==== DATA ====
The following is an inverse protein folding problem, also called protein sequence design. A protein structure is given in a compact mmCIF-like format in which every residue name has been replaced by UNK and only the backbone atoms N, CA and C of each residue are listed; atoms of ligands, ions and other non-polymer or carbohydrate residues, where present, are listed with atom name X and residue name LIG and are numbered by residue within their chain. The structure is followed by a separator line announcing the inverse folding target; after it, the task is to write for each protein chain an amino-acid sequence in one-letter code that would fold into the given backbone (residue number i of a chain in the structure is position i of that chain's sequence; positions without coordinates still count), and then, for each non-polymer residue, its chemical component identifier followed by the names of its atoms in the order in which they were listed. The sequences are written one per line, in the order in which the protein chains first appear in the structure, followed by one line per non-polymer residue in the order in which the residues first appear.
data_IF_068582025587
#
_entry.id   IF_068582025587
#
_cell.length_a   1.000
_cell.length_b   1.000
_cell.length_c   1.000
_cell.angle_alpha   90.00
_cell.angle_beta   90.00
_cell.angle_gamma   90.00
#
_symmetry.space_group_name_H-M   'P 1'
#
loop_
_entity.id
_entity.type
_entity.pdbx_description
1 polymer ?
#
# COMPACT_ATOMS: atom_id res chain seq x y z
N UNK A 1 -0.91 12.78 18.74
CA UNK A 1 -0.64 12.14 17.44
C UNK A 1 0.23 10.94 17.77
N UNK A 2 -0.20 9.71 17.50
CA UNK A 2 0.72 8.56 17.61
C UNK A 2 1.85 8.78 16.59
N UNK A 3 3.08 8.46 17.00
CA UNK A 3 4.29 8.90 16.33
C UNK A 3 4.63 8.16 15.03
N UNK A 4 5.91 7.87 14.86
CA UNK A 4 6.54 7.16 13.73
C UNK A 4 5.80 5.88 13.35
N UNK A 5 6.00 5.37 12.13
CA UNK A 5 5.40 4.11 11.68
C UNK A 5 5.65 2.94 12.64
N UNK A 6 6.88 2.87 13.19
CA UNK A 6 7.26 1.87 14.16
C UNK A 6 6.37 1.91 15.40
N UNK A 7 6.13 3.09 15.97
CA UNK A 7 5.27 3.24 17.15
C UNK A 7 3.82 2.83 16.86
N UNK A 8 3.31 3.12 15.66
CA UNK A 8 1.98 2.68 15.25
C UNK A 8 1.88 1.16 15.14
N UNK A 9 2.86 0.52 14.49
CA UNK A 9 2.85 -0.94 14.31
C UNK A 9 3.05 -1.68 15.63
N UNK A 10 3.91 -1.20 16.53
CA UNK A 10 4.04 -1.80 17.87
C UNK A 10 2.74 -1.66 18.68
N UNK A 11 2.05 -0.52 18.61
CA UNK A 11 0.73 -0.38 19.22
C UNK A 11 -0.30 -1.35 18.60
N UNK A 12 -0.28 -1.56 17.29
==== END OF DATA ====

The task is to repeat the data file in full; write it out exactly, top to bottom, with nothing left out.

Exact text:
The following is an inverse protein folding problem, also called protein sequence design. A protein structure is given in a compact mmCIF-like format in which every residue name has been replaced by UNK and only the backbone atoms N, CA and C of each residue are listed; atoms of ligands, ions and other non-polymer or carbohydrate residues, where present, are listed with atom name X and residue name LIG and are numbered by residue within their chain. The structure is followed by a separator line announcing the inverse folding target; after it, the task is to write for each protein chain an amino-acid sequence in one-letter code that would fold into the given backbone (residue number i of a chain in the structure is position i of that chain's sequence; positions without coordinates still count), and then, for each non-polymer residue, its chemical component identifier followed by the names of its atoms in the order in which they were listed. The sequences are written one per line, in the order in which the protein chains first appear in the structure, followed by one line per non-polymer residue in the order in which the residues first appear.
data_IF_068582025587
#
_entry.id   IF_068582025587
#
_cell.length_a   1.000
_cell.length_b   1.000
_cell.length_c   1.000
_cell.angle_alpha   90.00
_cell.angle_beta   90.00
_cell.angle_gamma   90.00
#
_symmetry.space_group_name_H-M   'P 1'
#
loop_
_entity.id
_entity.type
_entity.pdbx_description
1 polymer ?
#
# COMPACT_ATOMS: atom_id res chain seq x y z
N UNK A 1 -0.91 12.78 18.74
CA UNK A 1 -0.64 12.14 17.44
C UNK A 1 0.23 10.94 17.77
N UNK A 2 -0.20 9.71 17.50
CA UNK A 2 0.72 8.56 17.61
C UNK A 2 1.85 8.78 16.59
N UNK A 3 3.08 8.46 17.00
CA UNK A 3 4.29 8.90 16.33
C UNK A 3 4.63 8.16 15.03
N UNK A 4 5.91 7.87 14.86
CA UNK A 4 6.54 7.16 13.73
C UNK A 4 5.80 5.88 13.35
N UNK A 5 6.00 5.37 12.13
CA UNK A 5 5.40 4.11 11.68
C UNK A 5 5.65 2.94 12.64
N UNK A 6 6.88 2.87 13.19
CA UNK A 6 7.26 1.87 14.16
C UNK A 6 6.37 1.91 15.40
N UNK A 7 6.13 3.09 15.97
CA UNK A 7 5.27 3.24 17.15
C UNK A 7 3.82 2.83 16.86
N UNK A 8 3.31 3.12 15.66
CA UNK A 8 1.98 2.68 15.25
C UNK A 8 1.88 1.16 15.14
N UNK A 9 2.86 0.52 14.49
CA UNK A 9 2.85 -0.94 14.31
C UNK A 9 3.05 -1.68 15.63
N UNK A 10 3.91 -1.20 16.53
CA UNK A 10 4.04 -1.80 17.87
C UNK A 10 2.74 -1.66 18.68
N UNK A 11 2.05 -0.52 18.61
CA UNK A 11 0.73 -0.38 19.22
C UNK A 11 -0.30 -1.35 18.60
N UNK A 12 -0.28 -1.56 17.29